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Sunday, September 18, 2011

Shiller: Keynes' Beauty Contest Problem

Robert Shiller:

The Beauty Contest That’s Shaking Wall St., by Robert Shiller, Commentary, NY Times: The extraordinary surge of stock market volatility during the last month ... has been linked to news events. Much of it came after S& P ... downgraded the nation’s long-term debt... It’s tempting to think that the market has been responding rationally to these developments. But that isn’t an adequate answer. Why did investors react so strongly to the rating change, which, after all, was merely the opinion of a few analysts on a committee? And why did the market swing so much day to day, even when there was no significant news? ...
Keynes supplied the answer in 1936 ... by comparing the stock market to a beauty contest. He described a newspaper contest in which 100 photographs of faces were displayed. ... The winner would be the reader whose list of six came closest to the most popular of the combined lists of all readers.
The best strategy, Keynes noted, isn’t to pick the faces that are your personal favorites. It is to select those that you think others will think prettiest. ... Similarly in speculative markets, he said, you win not by picking the soundest investment, but by picking the investment that others, who are playing the same game, will soon bid up higher. ...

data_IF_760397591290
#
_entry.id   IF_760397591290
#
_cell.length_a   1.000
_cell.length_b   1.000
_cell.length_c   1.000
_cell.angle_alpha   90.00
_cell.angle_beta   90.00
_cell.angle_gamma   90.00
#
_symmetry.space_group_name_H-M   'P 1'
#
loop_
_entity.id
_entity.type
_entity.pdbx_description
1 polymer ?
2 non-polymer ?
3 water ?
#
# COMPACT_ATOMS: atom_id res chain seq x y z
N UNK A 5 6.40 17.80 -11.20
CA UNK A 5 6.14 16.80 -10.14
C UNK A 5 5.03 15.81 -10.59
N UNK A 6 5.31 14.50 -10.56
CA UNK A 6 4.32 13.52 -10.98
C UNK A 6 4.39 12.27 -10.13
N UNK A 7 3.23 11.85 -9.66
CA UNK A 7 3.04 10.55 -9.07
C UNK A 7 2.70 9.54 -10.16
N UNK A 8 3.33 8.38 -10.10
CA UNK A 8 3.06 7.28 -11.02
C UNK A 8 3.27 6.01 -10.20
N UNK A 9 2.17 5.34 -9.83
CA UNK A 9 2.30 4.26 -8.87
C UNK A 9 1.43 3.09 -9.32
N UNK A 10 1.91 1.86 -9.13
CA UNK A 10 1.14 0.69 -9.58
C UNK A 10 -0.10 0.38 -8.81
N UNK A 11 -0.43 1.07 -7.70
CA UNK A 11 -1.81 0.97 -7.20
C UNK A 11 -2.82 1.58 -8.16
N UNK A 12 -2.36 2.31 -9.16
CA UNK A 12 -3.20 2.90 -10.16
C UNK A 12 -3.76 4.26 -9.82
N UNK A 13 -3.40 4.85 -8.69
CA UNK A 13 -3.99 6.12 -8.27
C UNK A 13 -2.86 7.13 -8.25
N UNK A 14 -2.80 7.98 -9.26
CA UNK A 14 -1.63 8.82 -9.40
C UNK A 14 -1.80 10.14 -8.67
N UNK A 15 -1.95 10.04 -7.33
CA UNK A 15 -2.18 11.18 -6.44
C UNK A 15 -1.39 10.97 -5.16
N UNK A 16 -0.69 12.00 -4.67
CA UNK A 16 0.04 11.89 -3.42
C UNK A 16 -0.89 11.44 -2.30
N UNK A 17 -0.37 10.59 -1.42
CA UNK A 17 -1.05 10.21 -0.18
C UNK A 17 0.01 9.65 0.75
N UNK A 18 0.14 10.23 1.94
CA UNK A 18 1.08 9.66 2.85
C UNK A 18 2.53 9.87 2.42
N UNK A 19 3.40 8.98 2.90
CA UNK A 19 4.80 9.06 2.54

The ... best explanation for the market’s back-and-forth swings is that each day we are conducting a Keynesian beauty contest, and reassessing what others think that still others are thinking. On days without much news, the market is simply reacting to itself. And because anxiety is running high, investors make quick, sometimes impulsive, responses to relatively minor events. ...
This may sound like a crazy game, but if others are playing it, we must, too. The outlook for the economy depends on how this convoluted beauty contest plays out.

    Posted by on Sunday, September 18, 2011 at 03:33 AM Permalink  Comments (14)

          


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